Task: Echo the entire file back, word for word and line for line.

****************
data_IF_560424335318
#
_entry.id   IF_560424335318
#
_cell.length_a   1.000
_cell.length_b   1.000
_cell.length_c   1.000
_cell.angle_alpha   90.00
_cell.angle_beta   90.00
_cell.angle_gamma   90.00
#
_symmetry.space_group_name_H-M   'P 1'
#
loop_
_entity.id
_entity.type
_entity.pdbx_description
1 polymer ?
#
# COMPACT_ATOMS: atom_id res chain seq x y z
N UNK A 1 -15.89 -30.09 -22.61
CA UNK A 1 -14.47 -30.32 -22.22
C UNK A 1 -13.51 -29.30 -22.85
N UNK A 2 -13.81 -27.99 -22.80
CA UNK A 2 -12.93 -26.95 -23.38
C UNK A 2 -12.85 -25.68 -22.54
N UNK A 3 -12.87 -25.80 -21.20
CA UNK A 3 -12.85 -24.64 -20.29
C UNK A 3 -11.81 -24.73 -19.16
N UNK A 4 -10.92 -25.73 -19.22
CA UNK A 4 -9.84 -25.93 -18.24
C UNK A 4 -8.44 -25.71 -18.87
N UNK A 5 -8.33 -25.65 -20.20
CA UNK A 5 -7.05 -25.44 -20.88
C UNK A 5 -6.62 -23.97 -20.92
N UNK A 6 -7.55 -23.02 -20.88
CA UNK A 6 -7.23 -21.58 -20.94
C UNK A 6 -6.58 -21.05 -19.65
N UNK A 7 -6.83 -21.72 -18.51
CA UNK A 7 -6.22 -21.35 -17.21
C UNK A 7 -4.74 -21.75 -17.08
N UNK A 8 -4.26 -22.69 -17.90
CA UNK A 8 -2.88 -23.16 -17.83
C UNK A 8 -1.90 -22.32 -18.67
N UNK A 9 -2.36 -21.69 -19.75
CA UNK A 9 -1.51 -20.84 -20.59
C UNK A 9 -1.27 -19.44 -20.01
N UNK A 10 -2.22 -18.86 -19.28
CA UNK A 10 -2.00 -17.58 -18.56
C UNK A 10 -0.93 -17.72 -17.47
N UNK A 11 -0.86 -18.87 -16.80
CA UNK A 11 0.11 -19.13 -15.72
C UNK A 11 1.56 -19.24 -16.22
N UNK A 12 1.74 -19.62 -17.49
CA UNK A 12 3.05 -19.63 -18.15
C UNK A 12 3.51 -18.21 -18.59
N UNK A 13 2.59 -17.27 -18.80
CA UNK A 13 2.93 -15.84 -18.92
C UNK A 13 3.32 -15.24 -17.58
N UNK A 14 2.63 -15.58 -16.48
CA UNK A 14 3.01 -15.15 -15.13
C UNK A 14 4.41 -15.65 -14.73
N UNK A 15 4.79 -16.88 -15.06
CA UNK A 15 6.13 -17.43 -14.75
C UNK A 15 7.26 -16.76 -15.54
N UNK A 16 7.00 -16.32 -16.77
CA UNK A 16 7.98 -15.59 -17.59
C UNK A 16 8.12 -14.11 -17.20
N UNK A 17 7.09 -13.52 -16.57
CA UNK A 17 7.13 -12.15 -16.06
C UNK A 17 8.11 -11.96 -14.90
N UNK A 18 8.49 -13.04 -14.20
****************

data_IF_560424335318
#
_entry.id   IF_560424335318
#
_cell.length_a   1.000
_cell.length_b   1.000
_cell.length_c   1.000
_cell.angle_alpha   90.00
_cell.angle_beta   90.00
_cell.angle_gamma   90.00
#
_symmetry.space_group_name_H-M   'P 1'
#
loop_
_entity.id
_entity.type
_entity.pdbx_description
1 polymer ?
#
# COMPACT_ATOMS: atom_id res chain seq x y z
N UNK A 1 -15.89 -30.09 -22.61
CA UNK A 1 -14.47 -30.32 -22.22
C UNK A 1 -13.51 -29.30 -22.85
N UNK A 2 -13.81 -27.99 -22.80
CA UNK A 2 -12.93 -26.95 -23.38
C UNK A 2 -12.85 -25.68 -22.54
N UNK A 3 -12.87 -25.80 -21.20
CA UNK A 3 -12.85 -24.64 -20.29
C UNK A 3 -11.81 -24.73 -19.16
N UNK A 4 -10.92 -25.73 -19.22
CA UNK A 4 -9.84 -25.93 -18.24
C UNK A 4 -8.44 -25.71 -18.87
N UNK A 5 -8.33 -25.65 -20.20
CA UNK A 5 -7.05 -25.44 -20.88
C UNK A 5 -6.62 -23.97 -20.92
N UNK A 6 -7.55 -23.02 -20.88
CA UNK A 6 -7.23 -21.58 -20.94
C UNK A 6 -6.58 -21.05 -19.65
N UNK A 7 -6.83 -21.72 -18.51
CA UNK A 7 -6.22 -21.35 -17.21
C UNK A 7 -4.74 -21.75 -17.08
N UNK A 8 -4.26 -22.69 -17.90
CA UNK A 8 -2.88 -23.16 -17.83
C UNK A 8 -1.90 -22.32 -18.67
N UNK A 9 -2.36 -21.69 -19.75
CA UNK A 9 -1.51 -20.84 -20.59
C UNK A 9 -1.27 -19.44 -20.01
N UNK A 10 -2.22 -18.86 -19.28
CA UNK A 10 -2.00 -17.58 -18.56
C UNK A 10 -0.93 -17.72 -17.47
N UNK A 11 -0.86 -18.87 -16.80
CA UNK A 11 0.11 -19.13 -15.72
C UNK A 11 1.56 -19.24 -16.22
N UNK A 12 1.74 -19.62 -17.49
CA UNK A 12 3.05 -19.63 -18.15
C UNK A 12 3.51 -18.21 -18.59
N UNK A 13 2.59 -17.27 -18.80
CA UNK A 13 2.93 -15.84 -18.92
C UNK A 13 3.32 -15.24 -17.58
N UNK A 14 2.63 -15.58 -16.48
CA UNK A 14 3.01 -15.15 -15.13
C UNK A 14 4.41 -15.65 -14.73
N UNK A 15 4.79 -16.88 -15.06
CA UNK A 15 6.13 -17.43 -14.75
C UNK A 15 7.26 -16.76 -15.54
N UNK A 16 7.00 -16.32 -16.77
CA UNK A 16 7.98 -15.59 -17.59
C UNK A 16 8.12 -14.11 -17.20
N UNK A 17 7.09 -13.52 -16.57
CA UNK A 17 7.13 -12.15 -16.06
C UNK A 17 8.11 -11.96 -14.90
N UNK A 18 8.49 -13.04 -14.20